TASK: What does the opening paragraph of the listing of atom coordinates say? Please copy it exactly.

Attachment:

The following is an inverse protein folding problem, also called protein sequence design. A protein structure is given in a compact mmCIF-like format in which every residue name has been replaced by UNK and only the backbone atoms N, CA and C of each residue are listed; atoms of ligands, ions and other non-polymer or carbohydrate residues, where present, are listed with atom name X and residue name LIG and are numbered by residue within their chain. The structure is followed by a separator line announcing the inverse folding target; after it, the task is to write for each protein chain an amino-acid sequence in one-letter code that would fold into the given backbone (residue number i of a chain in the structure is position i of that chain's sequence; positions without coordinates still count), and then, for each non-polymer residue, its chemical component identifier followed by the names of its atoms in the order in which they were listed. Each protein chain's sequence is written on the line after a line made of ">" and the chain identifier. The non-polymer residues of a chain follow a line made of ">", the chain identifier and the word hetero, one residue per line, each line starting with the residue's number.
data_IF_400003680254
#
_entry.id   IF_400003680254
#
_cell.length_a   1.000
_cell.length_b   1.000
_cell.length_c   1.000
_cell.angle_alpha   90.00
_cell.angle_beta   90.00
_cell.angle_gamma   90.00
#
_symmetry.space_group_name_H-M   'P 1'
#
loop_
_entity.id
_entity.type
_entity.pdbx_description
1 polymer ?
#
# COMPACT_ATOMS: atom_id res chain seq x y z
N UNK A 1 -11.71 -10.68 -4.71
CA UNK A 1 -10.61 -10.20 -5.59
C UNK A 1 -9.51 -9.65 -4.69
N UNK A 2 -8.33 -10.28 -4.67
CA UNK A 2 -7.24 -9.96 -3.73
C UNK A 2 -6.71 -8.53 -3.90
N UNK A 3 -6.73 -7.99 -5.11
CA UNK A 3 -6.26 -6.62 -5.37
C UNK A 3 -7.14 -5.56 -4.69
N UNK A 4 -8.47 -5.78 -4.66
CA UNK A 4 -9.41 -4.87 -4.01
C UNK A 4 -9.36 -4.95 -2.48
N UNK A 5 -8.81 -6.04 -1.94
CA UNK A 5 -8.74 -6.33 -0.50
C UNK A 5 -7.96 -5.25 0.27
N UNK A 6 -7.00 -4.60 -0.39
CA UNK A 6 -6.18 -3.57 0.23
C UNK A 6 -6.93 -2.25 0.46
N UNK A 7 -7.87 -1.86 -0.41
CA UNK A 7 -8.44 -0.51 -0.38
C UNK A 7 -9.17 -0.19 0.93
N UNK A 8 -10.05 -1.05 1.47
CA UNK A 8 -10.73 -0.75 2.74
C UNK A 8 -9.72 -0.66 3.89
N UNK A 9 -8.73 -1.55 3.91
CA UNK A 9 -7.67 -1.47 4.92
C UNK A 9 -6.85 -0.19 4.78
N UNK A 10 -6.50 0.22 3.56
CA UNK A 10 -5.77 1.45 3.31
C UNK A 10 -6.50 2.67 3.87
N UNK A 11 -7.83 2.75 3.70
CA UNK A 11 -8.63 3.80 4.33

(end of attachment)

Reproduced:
The following is an inverse protein folding problem, also called protein sequence design. A protein structure is given in a compact mmCIF-like format in which every residue name has been replaced by UNK and only the backbone atoms N, CA and C of each residue are listed; atoms of ligands, ions and other non-polymer or carbohydrate residues, where present, are listed with atom name X and residue name LIG and are numbered by residue within their chain. The structure is followed by a separator line announcing the inverse folding target; after it, the task is to write for each protein chain an amino-acid sequence in one-letter code that would fold into the given backbone (residue number i of a chain in the structure is position i of that chain's sequence; positions without coordinates still count), and then, for each non-polymer residue, its chemical component identifier followed by the names of its atoms in the order in which they were listed. Each protein chain's sequence is written on the line after a line made of ">" and the chain identifier. The non-polymer residues of a chain follow a line made of ">", the chain identifier and the word hetero, one residue per line, each line starting with the residue's number.